From Simple English Wikipedia, the free encyclopedia

Statin drugs, also known as HMG-CoA reductase inhibitors, are lipid-lowering drugs that reduce illness in people who have a high risk of cardiovascular disease. They are the most common cholesterol-lowering drugs.[1]

Low-density lipoprotein (LDL) carriers of cholesterol play key roles in arteriosclerosis, stroke and coronary heart disease.[2]

The common side effects of statins are diabetes mellitus, nausea, hormonal imbalance, and muscle pains.[3][4]

Atorvastatin, one of the most commonly prescribed brands, was in short supply in England in 2023 and the price rose from 49p through to £5.30 per pack. [5]

References[change | change source]

  1. "Cholesterol Drugs". American Heart Association. Retrieved May 24, 2021.
  2. National Clinical Guideline Centre (UK) (2014). "Lipid Modification". National Institutes of Health. PMID 25340243. Retrieved May 24, 2021. {{cite journal}}: Cite journal requires |journal= (help)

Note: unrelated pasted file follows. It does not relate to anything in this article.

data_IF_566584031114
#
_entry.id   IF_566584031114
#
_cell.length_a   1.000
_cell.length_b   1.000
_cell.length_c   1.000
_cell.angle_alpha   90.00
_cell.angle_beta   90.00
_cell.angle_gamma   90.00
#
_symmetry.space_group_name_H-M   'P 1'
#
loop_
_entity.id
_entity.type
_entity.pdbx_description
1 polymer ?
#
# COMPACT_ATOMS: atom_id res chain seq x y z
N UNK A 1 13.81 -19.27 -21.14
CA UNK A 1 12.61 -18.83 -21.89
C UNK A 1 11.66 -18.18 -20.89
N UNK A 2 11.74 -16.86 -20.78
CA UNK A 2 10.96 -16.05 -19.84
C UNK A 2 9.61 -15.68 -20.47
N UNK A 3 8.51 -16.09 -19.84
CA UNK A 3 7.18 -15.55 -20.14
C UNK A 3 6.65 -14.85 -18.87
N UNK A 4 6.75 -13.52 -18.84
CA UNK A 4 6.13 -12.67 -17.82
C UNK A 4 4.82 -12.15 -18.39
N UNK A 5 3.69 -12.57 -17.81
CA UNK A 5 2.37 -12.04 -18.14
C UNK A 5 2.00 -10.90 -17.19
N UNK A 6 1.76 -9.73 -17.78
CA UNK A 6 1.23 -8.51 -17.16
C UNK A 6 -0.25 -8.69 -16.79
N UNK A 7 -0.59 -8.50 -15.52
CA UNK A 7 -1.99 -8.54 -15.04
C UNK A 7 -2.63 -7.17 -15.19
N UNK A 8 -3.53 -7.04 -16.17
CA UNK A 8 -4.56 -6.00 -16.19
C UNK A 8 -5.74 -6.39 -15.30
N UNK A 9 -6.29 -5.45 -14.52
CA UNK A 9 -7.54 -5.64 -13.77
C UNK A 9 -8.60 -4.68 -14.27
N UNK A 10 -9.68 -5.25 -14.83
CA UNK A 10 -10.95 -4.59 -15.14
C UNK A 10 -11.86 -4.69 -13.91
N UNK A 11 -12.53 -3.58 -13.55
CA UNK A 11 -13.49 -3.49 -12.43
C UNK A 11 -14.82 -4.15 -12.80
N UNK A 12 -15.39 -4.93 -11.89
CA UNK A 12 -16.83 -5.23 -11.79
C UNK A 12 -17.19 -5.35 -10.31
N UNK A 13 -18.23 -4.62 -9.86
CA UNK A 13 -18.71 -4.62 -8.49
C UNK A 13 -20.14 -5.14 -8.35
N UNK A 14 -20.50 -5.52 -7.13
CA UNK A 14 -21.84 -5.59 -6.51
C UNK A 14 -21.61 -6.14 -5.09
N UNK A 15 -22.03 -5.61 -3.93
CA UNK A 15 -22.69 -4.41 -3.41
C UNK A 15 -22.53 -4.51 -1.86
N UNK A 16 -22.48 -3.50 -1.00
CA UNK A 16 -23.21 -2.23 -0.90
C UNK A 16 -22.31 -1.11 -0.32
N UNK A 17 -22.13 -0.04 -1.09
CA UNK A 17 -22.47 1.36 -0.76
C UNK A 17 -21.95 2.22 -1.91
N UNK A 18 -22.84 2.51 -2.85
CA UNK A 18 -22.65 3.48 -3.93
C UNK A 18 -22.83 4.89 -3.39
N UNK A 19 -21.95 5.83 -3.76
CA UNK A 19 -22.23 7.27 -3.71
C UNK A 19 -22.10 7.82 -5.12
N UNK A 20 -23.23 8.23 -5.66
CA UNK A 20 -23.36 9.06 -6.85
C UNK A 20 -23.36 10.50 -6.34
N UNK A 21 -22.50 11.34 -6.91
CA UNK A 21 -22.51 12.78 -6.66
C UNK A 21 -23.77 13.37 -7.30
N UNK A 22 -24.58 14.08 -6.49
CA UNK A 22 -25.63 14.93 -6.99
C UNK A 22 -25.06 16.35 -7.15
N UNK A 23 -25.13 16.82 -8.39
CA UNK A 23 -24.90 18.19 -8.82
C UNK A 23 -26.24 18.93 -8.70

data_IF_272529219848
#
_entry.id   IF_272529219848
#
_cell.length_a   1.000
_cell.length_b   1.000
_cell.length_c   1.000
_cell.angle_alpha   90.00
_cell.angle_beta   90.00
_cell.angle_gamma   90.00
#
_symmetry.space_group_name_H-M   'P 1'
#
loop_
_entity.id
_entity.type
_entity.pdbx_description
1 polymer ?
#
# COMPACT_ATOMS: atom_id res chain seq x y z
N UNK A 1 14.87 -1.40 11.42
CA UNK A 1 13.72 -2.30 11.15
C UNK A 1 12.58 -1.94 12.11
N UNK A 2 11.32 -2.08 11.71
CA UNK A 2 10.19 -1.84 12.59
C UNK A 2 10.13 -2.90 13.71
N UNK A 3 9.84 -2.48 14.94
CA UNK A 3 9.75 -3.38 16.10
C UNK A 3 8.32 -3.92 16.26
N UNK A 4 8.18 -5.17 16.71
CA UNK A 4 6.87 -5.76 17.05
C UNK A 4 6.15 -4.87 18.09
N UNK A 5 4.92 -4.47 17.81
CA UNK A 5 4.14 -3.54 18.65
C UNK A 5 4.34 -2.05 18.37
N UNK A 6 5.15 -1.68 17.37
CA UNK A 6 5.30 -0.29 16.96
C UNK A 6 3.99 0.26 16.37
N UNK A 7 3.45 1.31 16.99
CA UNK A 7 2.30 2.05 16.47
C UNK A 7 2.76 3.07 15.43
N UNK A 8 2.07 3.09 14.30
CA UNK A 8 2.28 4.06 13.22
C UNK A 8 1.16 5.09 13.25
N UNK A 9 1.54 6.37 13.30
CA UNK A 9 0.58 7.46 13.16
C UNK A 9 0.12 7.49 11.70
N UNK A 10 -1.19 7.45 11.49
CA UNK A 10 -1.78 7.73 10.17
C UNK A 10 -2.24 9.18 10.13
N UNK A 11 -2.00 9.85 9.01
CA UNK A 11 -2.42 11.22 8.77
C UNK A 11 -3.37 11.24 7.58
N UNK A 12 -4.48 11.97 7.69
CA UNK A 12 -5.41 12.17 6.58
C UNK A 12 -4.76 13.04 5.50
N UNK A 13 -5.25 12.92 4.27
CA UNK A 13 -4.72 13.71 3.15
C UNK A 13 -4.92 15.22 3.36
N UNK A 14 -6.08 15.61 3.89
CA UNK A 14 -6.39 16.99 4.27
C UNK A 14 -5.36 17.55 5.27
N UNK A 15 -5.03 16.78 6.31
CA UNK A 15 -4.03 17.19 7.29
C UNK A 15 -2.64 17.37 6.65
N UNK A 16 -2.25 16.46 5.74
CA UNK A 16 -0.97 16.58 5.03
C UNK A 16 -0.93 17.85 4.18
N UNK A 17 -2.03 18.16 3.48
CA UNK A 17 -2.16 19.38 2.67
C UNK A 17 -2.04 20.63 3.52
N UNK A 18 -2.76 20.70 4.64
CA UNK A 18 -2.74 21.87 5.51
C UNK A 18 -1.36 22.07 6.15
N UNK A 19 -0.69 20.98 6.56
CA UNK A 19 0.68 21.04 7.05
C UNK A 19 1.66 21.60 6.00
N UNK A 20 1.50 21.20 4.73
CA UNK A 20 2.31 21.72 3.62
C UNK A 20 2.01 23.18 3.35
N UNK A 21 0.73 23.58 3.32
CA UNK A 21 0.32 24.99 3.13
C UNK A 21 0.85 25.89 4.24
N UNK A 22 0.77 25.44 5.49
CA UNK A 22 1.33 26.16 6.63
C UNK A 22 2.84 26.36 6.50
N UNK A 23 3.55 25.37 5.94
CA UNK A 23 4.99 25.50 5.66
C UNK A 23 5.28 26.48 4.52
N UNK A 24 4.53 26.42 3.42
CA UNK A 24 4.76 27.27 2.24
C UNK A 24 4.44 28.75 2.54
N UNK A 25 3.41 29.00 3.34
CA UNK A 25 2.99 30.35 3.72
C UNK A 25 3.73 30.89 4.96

3. "Comparative Tolerability/Harms of Individual Statins" (PDF). London School of Economics. Retrieved May 24, 2021. {{cite journal}}: Cite journal requires |journal= (help)
  4. Schooling, C. Mary; Au Yeung, Shiu Lun; Freeman, Guy; Cowling, Benjamin J. (2013-02-28). "The effect of statins on testosterone in men and women, a systematic review and meta-analysis of randomized controlled trials". BMC Medicine. 11 (1): 57. doi:10.1186/1741-7015-11-57. ISSN 1741-7015. PMC 3621815. PMID 23448151.
  5. "Negotiators warn statin shortage is having 'serious impact' on pharmacies as price spikes". The Pharmaceutical Journal. 2023-07-06. Retrieved 2023-07-07.